Silicon Fen


Silicon Fen

Silicon Fen (sometimes the Cambridge Cluster) is the name given to the region around Cambridge, England, which is home to a large cluster of high-tech businesses, especially those related to software, electronics, and biotechnology. Many of these have connections with Cambridge University, and the area is now one of the most important technology centres in Europe.

While not strictly true, it is claimed that Silicon Fen is the second largest venture capital market in the world, after Silicon ValleyFact|date=August 2008. Actually it is likely also a smaller market than Bangalore, London, Tokyo and Boston. In 2004, 24% of venture investment in the UK and 9% in Europe was received by Silicon Fen companies, according to the Cambridge Cluster Report 2004 produced by Library House and Grant Thornton.

It is called "Silicon Fen" by analogy with Silicon Valley in California, and because of the large area of drained fenland to the north of Cambridge. The name is also a deliberate rhyme with "Silicon Glen", a pre-existing high-tech enclave in ScotlandFact|date=May 2008.

The so-called Cambridge phenomenon, giving rise to start-up companies in a town previously only having a little light industry in the electrical sector, is usually dated to the founding of the Cambridge Science Park in 1970: this was an initiative of Trinity College, Cambridge and moved away from a traditional low-development policy for Cambridge.

The characteristic of Cambridge is small companies (as few as three people, in some cases) in sectors such as computer-aided design. Over time the number of companies has grown; it has not proved easy to count them, but recent estimates have placed the number anywhere between 1,000 and 3,500 companiesFact|date=August 2008. They are spread over an area defined perhaps by the CB postcode (which is highly sought after), or more generously in an area bounded by Ely-Newmarket-Saffron Walden-Royston-St. Neots-Huntingdon.

In February 2006, the Judge Business School reported estimates that suggested that at that time, there were around 250 active start-ups directly linked to the University, valued at around US$6 billion.

Only a tiny proportion of these companies have so far grown into multinationals: ARM and Autonomy Corporation are the most obvious examples, and more recently CSR has seen rapid growth due to the uptake of Bluetooth. The region does have one of the most flexible job markets in the technology sector, meaning that the same people are often retained in other companies in the Cambridge area after a start-up fails. One explanation for the area's success is that after a while such an employment market is self-sustaining, since employees are willing to move to an area that promises a future beyond any one company. Another factor is the high degree of 'networking', enabling people across the region to find partners, jobs, funding, know-how etc. (Organisatons have sprung up to facilitate this process. (For example see Cambridge Network)).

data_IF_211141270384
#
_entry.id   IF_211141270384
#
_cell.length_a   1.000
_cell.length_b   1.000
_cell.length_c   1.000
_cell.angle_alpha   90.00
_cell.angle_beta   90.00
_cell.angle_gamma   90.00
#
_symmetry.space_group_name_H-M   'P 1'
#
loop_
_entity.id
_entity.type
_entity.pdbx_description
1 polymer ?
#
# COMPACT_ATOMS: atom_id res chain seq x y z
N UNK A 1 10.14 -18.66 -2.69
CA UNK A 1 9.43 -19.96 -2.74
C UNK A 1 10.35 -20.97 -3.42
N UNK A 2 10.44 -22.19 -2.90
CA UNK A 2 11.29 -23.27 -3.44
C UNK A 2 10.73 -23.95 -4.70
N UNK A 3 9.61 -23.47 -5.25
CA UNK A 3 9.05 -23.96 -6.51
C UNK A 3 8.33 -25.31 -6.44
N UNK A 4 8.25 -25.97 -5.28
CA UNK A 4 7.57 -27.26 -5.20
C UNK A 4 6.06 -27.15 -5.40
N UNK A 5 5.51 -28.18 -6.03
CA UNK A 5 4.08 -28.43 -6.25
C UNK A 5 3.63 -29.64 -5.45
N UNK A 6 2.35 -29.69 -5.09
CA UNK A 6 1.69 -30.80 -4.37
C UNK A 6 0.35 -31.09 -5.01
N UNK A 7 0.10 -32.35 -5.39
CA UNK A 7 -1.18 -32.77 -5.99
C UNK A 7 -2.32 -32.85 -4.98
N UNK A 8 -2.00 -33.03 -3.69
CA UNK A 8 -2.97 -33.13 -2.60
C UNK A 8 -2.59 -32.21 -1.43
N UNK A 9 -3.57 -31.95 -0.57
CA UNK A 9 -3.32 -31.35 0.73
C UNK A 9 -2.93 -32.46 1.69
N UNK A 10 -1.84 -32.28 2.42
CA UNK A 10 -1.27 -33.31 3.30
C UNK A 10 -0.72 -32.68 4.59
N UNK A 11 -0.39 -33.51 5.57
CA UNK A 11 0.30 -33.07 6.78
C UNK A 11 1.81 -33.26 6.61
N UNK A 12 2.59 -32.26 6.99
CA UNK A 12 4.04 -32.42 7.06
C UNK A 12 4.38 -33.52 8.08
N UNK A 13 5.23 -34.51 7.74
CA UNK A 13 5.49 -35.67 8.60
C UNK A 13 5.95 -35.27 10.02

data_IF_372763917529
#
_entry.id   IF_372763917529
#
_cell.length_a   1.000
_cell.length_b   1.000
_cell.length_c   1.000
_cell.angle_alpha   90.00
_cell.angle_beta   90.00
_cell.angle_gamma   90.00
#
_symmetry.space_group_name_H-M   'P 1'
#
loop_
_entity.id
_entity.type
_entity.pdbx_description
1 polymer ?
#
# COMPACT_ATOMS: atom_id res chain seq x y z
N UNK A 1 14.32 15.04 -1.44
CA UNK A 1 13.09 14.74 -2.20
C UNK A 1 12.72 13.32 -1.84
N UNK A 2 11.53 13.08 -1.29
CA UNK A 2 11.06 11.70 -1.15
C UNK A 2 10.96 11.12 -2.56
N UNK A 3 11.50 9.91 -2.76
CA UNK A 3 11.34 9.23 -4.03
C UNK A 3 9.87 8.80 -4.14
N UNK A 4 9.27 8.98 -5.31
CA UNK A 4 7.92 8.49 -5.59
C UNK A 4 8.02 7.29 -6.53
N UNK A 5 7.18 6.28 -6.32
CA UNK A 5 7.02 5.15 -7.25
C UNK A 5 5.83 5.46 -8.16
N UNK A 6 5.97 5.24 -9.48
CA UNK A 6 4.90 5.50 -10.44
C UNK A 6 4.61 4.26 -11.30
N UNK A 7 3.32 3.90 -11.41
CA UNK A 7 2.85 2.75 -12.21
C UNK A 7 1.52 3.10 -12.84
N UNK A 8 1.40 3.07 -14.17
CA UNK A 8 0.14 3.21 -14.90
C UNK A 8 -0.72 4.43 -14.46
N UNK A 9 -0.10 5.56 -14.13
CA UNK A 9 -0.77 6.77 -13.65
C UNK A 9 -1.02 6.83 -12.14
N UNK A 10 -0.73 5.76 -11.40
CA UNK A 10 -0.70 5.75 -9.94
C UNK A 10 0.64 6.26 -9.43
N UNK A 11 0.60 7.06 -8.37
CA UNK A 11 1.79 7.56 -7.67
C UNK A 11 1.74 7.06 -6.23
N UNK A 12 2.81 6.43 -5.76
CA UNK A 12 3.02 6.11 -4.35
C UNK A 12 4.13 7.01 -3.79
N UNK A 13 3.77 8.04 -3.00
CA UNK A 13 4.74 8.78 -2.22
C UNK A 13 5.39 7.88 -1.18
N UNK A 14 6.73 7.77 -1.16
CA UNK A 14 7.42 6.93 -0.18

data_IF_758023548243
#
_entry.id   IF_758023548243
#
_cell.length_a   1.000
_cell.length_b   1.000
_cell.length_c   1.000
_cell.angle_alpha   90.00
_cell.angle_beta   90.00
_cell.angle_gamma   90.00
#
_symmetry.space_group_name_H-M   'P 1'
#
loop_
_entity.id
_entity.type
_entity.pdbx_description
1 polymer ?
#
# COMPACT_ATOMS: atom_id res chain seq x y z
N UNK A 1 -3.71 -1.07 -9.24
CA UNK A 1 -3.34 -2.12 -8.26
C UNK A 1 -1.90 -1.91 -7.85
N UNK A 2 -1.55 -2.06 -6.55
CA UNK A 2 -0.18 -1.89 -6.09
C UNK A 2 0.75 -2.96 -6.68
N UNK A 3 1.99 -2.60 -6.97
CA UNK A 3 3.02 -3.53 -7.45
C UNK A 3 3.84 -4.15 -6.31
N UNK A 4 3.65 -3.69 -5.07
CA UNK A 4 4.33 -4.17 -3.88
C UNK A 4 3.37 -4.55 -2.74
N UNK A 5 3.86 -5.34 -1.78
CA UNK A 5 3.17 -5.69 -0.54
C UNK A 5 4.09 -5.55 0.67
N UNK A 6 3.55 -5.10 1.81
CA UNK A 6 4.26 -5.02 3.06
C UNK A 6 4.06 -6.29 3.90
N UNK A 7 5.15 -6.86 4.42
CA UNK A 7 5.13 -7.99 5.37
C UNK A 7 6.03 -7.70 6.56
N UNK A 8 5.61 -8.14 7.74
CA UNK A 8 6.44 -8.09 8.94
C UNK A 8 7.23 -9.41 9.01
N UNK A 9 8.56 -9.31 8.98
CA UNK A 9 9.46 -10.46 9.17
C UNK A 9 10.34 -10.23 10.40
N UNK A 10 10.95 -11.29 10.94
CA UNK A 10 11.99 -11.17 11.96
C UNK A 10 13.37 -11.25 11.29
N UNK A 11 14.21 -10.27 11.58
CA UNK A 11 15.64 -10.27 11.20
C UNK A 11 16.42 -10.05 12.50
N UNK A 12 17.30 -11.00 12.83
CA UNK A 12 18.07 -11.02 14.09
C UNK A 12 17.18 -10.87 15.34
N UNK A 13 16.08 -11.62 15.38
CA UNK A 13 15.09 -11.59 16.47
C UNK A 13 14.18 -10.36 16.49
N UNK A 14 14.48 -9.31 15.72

Another explanation is that because of the academic preeminence of Cambridge University, the high standard of living available in the county, its closeness to Stansted Airport and London, the low incidence of social problems such as crime and hard drug use, many graduates from the university choose to stay on in the area, giving local companies a rich pool of talent to draw upon. The high-technology industry has little by way of competition, unlike say in Oxfordshire where plenty of other competing industries exist. Because Cambridgeshire was not until recently a high-technology centre, commercial rents were generally lower than in other parts of the UK, giving companies a head-start on those situated in other more expensive regions; this has, however, recently changed and Cambridgeshire now has one of the highest costs of living in the UK outside London.Fact|date=August 2008

See also

*Acorn Computers Ltd
*Andy Hopper
*AVEVA
*Cambridge Network
*Hermann Hauser
*List of places with 'Silicon' names
*Oxford-Cambridge Arc
*Sinclair Research Ltd

References

*"The Cambridge Cluster Report 2007", Library House 2007, [http://www.libraryhouse.net/publications/downloads/CC07.pdf Download]
*"The Cambridge Phenomenon: The Growth of High Technology Industry in a University Town", Segal Quince & Partners 1985, ISBN 0-9510202-0-X
*"The Cambridge Phenomenon Revisited - a synopsis of the new report by Segal Quince Wicksteed", Segal Quince & Partners 2000, [http://www.cambridgenetwork.co.uk/pooled/articles/BF_NEWSART/view.asp?Q=BF_NEWSART_4516 Download]
*"The Cambridge Cluster Report 2003", Library House 2003, [http://www.libraryhouse.net/www/publications/download.php?dl_id=8 Download]
*"The Cambridge Cluster Report 2004", Library House in association with Grant Thornton 2004, [http://www.libraryhouse.net/www/publications/download.php?dl_id=9 Download]
*"The Cambridge Cluster Report 2006", Library House 2006, [http://www.libraryhouse.net/www/publications/download.php?dl_id=20 Download]
*"The Cambridge Technopole Report 2006" An overview of the UK's leading high tech cluster, St John's Innovation Centre 2006, [http://www.cambridgenetwork.co.uk/links/article/default.aspx?objid=31488]
*"The Impact of the University of Cambridge on the UK Economy and Society" A high-level study commissioned by EEDA and the Cambridge Network in 2006, [http://www.cambridgenetwork.co.uk/links/article/default.aspx?objid=31489]

External links

* [http://www.cambridgenetwork.co.uk/ Cambridge Corporate Gateway]
* [http://www.siliconfen.com/ SiliconFen.com]
* [http://www.siliconfenbusiness.com/ SiliconFenBusiness.com]


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